Clutter isn’t just the stuff we keep in our homes. It’s also the thoughts and feelings we hold onto. To declutter and improve your life, you need to let go of anger.
Why you need to let go of anger
Anger is often justified. Other times it is petty.
Regardless of the situation, choosing to hold onto anger will hurt you more than the intended target.
The offender often doesn’t know we are carrying around nasty thoughts and feelings. We think we are punishing or hurting them, but meanwhile, they’re going through life not even thinking about what happened.
You really aren’t wounding them at all. You’re only hurting yourself.
You are the one carrying the burden and the weight. This isn’t about vengeance or who deserves what. In life the only person you can control is you.
Carrying anger hurts you mentally, emotionally, physically, and spiritually.
Regardless of how you’ve been wronged, you deserve to be able to move forward and to let go of the hurt that will continue to wound and harm you until you are able to be free by forgiving.
Forgiveness: it’s not about them
Choosing to forgive is more for you than it is for them. In forgiving you are deciding to let go of carrying the burden and weight of anger. It means releasing bitterness and resentment.
It doesn’t mean you forget and continue the relationship. In some circumstances that wouldn’t be wise. There are people who are unhealthy that you don’t need to continue to subject yourself to.
In some cases, the person you’re angry with may have passed on. You can still choose forgiveness in your own heart.
Forgiveness should be a part of every relationship, but it’s especially important within your own family. When people living in the same house are walking around carrying anger and resentment it sets the tone for the whole home. It’s also setting an example for the kids. Demonstrate forgiveness and reconciliation.
You get to choose who you are going to be in any situation. You can’t control all of the outcomes, but you do get to decide how you want to handle your part of it.
Sometimes beautiful reconciliation can happen even in circumstances that seemed impossible.
My favorite class I took in college was Reconciliation. The professor for the class (shout out to Mike Giuliano) was an amazing teacher and so passionate about the subject.
I learned about choosing my behavior and response not because the offender deserved it but because I did. I didn’t need to carry the burden and the hurt anymore.
He taught me how to communicate in a positive way despite having a lot of negative feelings. I went through a tough breakup that semester.
Using the skills I learned in that class, I wrote a very difficult email explaining my thoughts and feelings in a kind way despite all the hurt I’d endured. Through that process, I was able to find peace and healing despite not receiving a response until almost a year later.
Own your part
A key element I learned in Reconciliation was owning my own behavior. In every conflict, I looked for what part I played in it. I chose not to view myself as a victim, but rather try to see what harm I’d done whether it was intentional or not.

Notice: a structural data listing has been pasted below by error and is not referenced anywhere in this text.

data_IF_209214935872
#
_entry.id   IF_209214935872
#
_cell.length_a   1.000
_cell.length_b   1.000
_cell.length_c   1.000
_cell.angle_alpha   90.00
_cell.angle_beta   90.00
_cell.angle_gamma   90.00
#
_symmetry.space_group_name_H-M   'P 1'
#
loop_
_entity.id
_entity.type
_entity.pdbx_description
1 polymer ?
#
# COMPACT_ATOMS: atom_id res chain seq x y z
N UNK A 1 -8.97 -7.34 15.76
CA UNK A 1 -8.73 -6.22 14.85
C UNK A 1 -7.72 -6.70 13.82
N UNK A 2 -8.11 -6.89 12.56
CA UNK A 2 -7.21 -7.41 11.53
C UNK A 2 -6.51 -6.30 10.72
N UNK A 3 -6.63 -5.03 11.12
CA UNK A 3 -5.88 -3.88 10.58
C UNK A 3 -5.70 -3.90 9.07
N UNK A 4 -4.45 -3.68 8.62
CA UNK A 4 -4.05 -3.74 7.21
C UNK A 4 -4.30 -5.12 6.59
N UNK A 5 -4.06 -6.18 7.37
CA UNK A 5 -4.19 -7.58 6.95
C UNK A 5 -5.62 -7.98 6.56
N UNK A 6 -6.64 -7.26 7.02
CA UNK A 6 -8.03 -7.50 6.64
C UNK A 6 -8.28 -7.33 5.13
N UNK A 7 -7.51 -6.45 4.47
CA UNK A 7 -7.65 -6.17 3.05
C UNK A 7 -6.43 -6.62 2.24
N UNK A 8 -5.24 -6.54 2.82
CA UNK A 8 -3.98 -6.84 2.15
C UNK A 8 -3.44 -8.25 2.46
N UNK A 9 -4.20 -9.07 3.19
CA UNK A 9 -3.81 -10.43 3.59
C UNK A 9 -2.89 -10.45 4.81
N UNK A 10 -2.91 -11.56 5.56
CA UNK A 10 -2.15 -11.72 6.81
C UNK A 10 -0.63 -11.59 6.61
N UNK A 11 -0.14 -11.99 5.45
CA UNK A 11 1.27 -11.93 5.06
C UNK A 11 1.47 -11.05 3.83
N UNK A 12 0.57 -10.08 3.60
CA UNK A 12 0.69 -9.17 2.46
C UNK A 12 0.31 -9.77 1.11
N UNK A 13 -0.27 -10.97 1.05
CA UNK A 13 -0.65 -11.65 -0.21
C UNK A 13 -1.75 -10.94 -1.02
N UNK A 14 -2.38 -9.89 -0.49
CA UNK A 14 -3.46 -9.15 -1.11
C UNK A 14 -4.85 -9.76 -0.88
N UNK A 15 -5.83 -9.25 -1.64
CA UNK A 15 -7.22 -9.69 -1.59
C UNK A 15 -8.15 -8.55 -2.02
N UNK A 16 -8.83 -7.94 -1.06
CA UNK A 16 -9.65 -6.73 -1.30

In some cases, you may find you didn’t do anything wrong. And yet your actions still hurt another person. You can still apologize for how they felt and that you caused pain even if you weren’t in the wrong.
I’m not afraid of conflict or having honest conversations with people. I’ve come to realize however that many people don’t feel that way and try to avoid conflict at all costs.
Healthy relationships consist of two people who are willing to experience conflict and talk openly and honestly even if it’s uncomfortable. Be the first one willing to start the conversation. Own your part and be willing to hear their point of view.
Often there is pent up angst and emotion leading into these conversations because we’ve let it build up. Once the issues are talked through it is amazing the weight that is lifted.
That isn’t to say all conflict ends this way. Not every friendship was meant to last the test of time. You also can’t control the response you receive. You can only control yourself and doing what’s right for as much as it is up to you.
There are also situations where you shouldn’t continue to put yourself at risk. Do what you feel led and called to do. Miracles can happen, but that doesn’t mean things always will work out that way.
Not every story has a happy ending, but you can move on and choose to be happy regardless.
Live in freedom
You can’t be happy when you hold on tightly to bitterness, anger, and resentment. Love and hate can’t exist in the same space. To free yourself up to love others well you have to let go of the unresolved issues and emotions that hold you back.
You can’t grow into the person you want to be when you hold on to the past and focus on the negative. Just as you can choose gratitude, you can also choose forgiveness and freedom.
Choose to take steps forward. Take responsibility for your actions. Decide to forgive. If you’re having trouble working through your anger, talk with a counselor or mentor to help you.
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The pastor at my church has been speaking on these topics recently as well. Conflict, forgiveness, and reconciliation have been reoccurring themes in my life. Unless you’re a hermit, they’re probably part of yours as well.
If you’re looking for further resources, two books recommended by my pastor on this subject are:
Find freedom as you declutter anger, bitterness, and resentment in your heart. Find healing and peace as you choose to let go of the burdens you’ve been carrying. Choose to let go of the baggage and move on with your life.
Living simply isn’t about just the stuff in our homes. It’s also about the stuff in our hearts.
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